The day of your meeting at the bank, be sure to bring the following documents with you:
- Your passport / ID
- Proof of French address (this can be a housing contract, a phone or electricity bill if you already have one...)
- Visa or residence permit if applicable
The process can be completed within the same day. After that, you will be able to obtain your French bank card and a cheque book within the next 7 to 10 days.
Because of the delay between opening an account and receiving your bank card, it may be useful to bring some euros with you, in order not to be out of cash during your first week in France.
Note that you may even be able to open an account before you move, depending on the bank you choose.
Register with the French authorities
Within 3 months of arrival
You will have to register with the French authorities, regardless of your nationality. If you hold a long-stay visa, you also need to register with the Office Français de l‘Immigration et de l’Intégration (OFII) within the 3 months of your arrival.
Because the process takes a long time, and requires several steps such as a medical exam and an interview, it is advisable to start the process as soon as possible.
Sort out a French healthcare scheme
Health insurance is mandatory to access the French healthcare system. To be covered by the state French health insurance (Sécurité Sociale), you will need to register with the CPAM (Caisse Primaire d’Assurance Maladie), else you can take out a private health insurance.
Make sure to register with all your relevant health specialists. Note that, in France, you have to nominate one doctor as your referring professional, who will oversee your health and manage your medical record.
When choosing your GP, you can consider getting advice from friends or colleagues, or find a lists of doctors near you on the CPAM’s online directory.
Set up your utilities in France
If you are moving into a new home, you will be in charge of setting up utilities and gas or electricity in your name, even if there is still energy in the house when you arrive.
To set up electricity or open a gas account in France, you can call a Selectra English-speaking advisor at 09 87 67 37 93, or ask for a free callback, to get help in find the supplier and plan that will best suit your needs.
Just note that meter opening rates are regulated and depend only on the response time desired by the customer - not the supplier. As of March 2019, in France it will cost you €21,23 for an electricity meter and €18,58 for a gas meter for opening in standard time, which is within 5 working days.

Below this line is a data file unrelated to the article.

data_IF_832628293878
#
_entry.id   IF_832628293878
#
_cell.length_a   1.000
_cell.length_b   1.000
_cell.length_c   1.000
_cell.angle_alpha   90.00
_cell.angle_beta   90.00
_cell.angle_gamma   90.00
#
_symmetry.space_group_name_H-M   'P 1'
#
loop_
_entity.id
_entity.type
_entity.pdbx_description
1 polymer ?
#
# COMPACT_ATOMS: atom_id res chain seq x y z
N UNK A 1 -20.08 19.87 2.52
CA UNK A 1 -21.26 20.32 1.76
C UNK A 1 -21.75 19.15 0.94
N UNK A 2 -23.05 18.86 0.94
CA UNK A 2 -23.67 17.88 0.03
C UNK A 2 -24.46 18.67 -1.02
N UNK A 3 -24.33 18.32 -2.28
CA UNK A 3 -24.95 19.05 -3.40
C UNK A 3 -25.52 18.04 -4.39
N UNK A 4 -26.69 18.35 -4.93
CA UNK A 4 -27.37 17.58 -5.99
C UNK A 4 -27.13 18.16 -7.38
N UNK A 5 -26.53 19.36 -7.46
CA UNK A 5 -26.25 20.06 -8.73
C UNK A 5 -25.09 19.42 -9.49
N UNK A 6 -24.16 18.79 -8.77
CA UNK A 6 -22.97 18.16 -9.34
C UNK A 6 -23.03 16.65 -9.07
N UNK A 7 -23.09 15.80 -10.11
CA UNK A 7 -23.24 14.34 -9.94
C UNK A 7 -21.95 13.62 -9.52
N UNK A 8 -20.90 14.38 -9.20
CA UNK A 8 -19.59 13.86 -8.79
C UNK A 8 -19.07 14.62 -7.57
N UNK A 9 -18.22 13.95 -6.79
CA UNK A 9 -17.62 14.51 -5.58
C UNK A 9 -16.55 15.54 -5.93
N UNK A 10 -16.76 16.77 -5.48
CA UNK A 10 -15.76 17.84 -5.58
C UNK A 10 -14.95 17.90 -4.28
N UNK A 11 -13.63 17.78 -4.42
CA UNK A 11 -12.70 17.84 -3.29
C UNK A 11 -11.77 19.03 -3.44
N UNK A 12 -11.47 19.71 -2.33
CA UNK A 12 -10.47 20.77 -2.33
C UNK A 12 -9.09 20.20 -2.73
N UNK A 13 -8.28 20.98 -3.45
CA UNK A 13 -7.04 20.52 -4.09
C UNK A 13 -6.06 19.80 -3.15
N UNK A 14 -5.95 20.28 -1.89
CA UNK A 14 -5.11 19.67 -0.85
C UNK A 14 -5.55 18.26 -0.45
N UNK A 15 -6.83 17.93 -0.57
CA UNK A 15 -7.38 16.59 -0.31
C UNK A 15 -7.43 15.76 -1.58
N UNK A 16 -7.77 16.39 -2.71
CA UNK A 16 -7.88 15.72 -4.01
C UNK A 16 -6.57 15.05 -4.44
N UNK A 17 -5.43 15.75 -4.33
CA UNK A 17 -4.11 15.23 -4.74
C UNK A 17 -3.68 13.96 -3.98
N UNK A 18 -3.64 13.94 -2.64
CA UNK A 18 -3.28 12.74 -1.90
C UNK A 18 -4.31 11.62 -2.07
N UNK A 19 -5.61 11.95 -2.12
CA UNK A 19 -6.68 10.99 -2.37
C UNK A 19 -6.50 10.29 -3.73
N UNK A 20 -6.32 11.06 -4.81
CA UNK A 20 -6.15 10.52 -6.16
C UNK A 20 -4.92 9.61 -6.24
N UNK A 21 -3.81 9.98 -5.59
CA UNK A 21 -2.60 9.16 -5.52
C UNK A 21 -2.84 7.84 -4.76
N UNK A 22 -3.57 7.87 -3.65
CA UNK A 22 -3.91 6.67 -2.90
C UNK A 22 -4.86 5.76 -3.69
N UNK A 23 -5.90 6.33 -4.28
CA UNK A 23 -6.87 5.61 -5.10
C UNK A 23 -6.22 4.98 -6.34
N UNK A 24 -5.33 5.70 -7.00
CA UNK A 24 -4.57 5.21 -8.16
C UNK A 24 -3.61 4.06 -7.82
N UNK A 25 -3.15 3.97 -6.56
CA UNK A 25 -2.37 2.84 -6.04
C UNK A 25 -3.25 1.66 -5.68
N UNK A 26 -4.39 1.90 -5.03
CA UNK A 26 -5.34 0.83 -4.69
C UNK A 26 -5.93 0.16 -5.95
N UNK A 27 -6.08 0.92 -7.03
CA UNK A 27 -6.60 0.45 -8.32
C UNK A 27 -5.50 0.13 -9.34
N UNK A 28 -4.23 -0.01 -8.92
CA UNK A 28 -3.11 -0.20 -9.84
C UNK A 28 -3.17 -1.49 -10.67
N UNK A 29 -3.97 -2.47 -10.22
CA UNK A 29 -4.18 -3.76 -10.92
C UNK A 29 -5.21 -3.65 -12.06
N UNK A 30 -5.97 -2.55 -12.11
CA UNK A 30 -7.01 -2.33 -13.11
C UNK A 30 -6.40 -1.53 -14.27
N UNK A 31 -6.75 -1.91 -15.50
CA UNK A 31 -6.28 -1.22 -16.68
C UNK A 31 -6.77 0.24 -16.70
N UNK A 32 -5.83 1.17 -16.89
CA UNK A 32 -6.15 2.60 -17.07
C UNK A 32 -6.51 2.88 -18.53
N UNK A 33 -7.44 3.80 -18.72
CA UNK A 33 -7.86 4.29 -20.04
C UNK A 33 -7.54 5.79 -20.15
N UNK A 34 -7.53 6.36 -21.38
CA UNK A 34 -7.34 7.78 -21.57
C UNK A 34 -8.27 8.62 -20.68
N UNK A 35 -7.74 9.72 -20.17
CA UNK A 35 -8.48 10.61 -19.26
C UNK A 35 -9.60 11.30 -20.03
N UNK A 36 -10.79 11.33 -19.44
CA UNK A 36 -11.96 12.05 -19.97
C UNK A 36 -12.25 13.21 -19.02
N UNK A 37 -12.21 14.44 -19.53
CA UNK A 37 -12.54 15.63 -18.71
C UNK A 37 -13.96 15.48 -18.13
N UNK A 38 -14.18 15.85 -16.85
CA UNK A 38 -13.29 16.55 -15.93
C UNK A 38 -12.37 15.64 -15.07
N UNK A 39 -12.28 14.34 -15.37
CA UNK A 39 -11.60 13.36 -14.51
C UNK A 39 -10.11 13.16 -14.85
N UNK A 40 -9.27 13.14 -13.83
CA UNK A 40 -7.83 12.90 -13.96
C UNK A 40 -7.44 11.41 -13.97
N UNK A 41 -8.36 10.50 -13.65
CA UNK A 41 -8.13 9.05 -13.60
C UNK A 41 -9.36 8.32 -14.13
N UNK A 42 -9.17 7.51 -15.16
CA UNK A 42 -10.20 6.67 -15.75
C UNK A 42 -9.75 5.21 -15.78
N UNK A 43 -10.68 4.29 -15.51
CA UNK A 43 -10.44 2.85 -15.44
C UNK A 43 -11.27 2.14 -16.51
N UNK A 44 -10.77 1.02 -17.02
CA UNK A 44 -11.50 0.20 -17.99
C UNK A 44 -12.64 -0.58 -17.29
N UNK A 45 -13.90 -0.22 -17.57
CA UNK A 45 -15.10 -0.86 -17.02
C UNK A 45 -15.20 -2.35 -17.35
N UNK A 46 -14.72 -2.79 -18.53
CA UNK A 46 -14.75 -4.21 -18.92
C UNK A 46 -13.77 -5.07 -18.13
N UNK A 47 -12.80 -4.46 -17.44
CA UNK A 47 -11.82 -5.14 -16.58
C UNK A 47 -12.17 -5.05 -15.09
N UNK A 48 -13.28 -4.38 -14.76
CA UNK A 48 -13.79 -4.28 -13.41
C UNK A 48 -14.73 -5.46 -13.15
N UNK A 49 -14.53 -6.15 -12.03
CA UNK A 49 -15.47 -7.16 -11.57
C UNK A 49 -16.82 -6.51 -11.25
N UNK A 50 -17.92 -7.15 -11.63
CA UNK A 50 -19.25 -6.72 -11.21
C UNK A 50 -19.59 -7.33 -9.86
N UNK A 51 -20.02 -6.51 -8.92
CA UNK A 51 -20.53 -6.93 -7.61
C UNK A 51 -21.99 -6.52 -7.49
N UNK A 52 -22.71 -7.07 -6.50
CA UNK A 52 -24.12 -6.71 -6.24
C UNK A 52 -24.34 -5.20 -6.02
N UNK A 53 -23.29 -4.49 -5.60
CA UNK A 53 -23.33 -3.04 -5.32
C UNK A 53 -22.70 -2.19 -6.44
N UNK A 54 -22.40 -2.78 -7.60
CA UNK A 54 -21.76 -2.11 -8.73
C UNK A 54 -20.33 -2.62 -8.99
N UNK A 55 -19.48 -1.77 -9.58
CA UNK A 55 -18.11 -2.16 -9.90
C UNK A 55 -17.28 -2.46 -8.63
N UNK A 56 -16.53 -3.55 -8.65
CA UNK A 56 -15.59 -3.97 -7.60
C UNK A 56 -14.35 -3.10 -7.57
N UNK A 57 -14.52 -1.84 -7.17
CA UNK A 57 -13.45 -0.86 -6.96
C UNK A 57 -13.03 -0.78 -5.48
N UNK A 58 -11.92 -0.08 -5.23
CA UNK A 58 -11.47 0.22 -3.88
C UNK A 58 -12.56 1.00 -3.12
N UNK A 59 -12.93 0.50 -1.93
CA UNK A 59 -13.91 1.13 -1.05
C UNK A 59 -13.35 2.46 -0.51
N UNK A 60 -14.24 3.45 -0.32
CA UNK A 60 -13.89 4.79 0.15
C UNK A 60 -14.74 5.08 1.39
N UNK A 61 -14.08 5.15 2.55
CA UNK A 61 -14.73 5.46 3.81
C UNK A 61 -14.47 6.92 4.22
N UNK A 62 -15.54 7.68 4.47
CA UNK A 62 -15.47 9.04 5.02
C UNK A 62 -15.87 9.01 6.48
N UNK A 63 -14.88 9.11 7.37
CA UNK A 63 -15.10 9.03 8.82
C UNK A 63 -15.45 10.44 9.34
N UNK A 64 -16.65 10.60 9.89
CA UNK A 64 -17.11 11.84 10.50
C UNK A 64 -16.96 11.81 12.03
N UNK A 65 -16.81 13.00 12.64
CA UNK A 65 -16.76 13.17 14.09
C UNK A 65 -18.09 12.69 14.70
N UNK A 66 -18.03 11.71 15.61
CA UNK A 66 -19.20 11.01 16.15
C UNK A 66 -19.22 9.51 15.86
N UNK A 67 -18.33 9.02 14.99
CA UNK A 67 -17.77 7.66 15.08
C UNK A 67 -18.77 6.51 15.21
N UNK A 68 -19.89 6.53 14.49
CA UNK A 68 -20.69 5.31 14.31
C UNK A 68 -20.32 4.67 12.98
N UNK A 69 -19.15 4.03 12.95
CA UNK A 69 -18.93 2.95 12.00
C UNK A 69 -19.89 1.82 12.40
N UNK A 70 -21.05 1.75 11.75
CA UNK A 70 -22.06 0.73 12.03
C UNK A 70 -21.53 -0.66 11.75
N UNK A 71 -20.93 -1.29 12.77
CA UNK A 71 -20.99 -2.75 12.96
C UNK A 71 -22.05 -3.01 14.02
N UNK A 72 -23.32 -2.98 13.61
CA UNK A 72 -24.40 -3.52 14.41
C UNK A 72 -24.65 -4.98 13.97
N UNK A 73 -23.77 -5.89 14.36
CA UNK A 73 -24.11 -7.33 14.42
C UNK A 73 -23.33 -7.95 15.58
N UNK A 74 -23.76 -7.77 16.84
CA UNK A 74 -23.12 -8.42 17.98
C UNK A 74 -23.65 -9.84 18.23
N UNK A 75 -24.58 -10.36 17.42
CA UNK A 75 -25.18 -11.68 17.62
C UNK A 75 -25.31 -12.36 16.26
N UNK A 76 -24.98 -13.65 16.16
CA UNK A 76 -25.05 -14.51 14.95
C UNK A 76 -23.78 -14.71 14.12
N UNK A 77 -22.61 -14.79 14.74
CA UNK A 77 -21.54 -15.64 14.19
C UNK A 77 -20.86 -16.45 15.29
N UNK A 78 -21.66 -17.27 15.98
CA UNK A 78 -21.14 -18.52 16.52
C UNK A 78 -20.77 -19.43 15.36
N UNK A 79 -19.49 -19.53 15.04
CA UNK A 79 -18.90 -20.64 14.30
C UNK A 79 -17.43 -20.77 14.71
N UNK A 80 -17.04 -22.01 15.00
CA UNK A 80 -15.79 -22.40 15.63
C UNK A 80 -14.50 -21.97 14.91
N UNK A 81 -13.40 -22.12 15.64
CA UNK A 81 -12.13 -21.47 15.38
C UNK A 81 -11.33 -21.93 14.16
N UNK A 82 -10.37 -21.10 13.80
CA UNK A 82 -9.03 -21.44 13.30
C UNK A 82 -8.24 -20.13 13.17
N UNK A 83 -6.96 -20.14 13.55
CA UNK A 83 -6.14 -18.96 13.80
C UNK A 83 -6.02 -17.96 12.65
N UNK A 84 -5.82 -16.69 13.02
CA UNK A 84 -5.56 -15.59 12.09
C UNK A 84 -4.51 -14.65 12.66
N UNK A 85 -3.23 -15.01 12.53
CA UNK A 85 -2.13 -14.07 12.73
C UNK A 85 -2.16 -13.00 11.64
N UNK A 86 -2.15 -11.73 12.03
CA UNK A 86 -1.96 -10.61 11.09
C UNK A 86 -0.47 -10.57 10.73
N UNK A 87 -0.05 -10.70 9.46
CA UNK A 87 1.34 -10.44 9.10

It is worth signing on for a French phone plan, as these are typically fairly cheap and having a French number will be very useful for any administrative processes. As for setting up Internet in France, you can easily get hold of a plan as providers and offers are plentiful and competitive on the French market.
Understand and pay French taxes
The day after you arrive in France as a French resident, your status as a tax resident becomes effective. Be sure to request your French tax return form and register with your area’s tax office on the official government website.
Sort out your driving and transportation in France
Within the first month
Driving in France
When it comes to driving in France, you can bring your car along with you, but this will imply getting a certificate of conformity for it as well as a carte grise (vehicle registration document), which can be quite expensive. The registration process is done online, via ants.gouv.fr
Note that to get insurance, you may need to convert it to a French driving licence, or even retake the test depending on where you passed it originally. EU licences will be valid in France, but non-EU licences will have to be changed after a year and need an official French translation.
Public transport in France
Many French cities have well developed public transportation networks, from trams to metros, trains and buses, all of which are quite affordable.
Start by doing some research on the transports available in your city, and if possible, subscribe to a transport pass to get preferential rates on the long run. For instance, in Paris, you can get hold of the Pass Navigo, which will give you unlimited access to the Parisian metro network in exchange of a fixed monthly payment.
Also look out for the SNCF (the national trainline operator) youth passes if you are under 27, as these can help you save a lot on your train rides.